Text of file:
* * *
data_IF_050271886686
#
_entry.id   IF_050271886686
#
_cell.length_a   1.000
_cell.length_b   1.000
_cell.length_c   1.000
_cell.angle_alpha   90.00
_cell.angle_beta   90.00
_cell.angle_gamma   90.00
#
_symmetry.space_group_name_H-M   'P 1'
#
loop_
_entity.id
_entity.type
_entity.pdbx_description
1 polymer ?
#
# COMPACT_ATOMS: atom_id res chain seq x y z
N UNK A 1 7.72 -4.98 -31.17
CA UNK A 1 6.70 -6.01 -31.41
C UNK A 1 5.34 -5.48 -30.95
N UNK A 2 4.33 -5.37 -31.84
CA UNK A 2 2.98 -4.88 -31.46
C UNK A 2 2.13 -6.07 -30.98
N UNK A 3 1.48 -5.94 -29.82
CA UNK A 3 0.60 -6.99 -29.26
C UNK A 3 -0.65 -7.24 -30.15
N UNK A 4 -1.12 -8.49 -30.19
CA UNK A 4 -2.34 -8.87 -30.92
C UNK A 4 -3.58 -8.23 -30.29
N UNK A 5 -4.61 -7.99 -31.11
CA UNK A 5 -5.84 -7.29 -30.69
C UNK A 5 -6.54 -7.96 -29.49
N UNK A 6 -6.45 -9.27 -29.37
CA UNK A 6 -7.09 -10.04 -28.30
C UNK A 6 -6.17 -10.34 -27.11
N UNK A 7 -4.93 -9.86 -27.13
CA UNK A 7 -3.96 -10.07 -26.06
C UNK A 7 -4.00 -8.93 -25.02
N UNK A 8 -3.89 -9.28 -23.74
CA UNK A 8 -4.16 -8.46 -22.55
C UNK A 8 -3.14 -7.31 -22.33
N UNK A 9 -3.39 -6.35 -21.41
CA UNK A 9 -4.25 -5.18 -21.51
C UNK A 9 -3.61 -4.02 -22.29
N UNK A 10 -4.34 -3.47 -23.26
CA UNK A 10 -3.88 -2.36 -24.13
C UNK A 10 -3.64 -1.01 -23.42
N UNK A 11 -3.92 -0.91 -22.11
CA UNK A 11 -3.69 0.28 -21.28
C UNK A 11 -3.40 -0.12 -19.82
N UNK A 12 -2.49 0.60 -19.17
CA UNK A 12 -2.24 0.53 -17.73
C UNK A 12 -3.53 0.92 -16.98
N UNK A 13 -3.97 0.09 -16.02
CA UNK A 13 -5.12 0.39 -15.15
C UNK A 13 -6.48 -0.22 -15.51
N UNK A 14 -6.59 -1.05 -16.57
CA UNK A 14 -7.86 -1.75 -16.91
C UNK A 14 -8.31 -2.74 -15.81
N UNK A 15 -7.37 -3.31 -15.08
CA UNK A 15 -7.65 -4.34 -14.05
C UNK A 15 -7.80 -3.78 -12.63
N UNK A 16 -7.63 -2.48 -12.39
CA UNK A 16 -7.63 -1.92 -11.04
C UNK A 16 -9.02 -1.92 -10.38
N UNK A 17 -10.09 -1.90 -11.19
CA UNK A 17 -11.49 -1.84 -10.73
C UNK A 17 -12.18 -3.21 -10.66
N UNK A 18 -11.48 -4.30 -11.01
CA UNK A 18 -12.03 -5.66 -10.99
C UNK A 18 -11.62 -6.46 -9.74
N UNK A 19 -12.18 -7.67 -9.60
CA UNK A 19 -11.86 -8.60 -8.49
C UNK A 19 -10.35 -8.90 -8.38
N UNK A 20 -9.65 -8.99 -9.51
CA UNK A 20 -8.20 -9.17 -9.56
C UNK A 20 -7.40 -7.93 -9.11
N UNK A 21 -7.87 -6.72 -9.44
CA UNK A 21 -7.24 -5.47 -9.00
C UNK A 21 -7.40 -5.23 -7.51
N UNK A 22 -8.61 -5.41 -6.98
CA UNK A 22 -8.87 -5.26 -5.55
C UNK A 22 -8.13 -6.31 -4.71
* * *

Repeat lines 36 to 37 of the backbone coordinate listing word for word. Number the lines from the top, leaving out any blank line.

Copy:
N UNK A 6 -6.45 -9.27 -29.37
CA UNK A 6 -7.09 -10.04 -28.30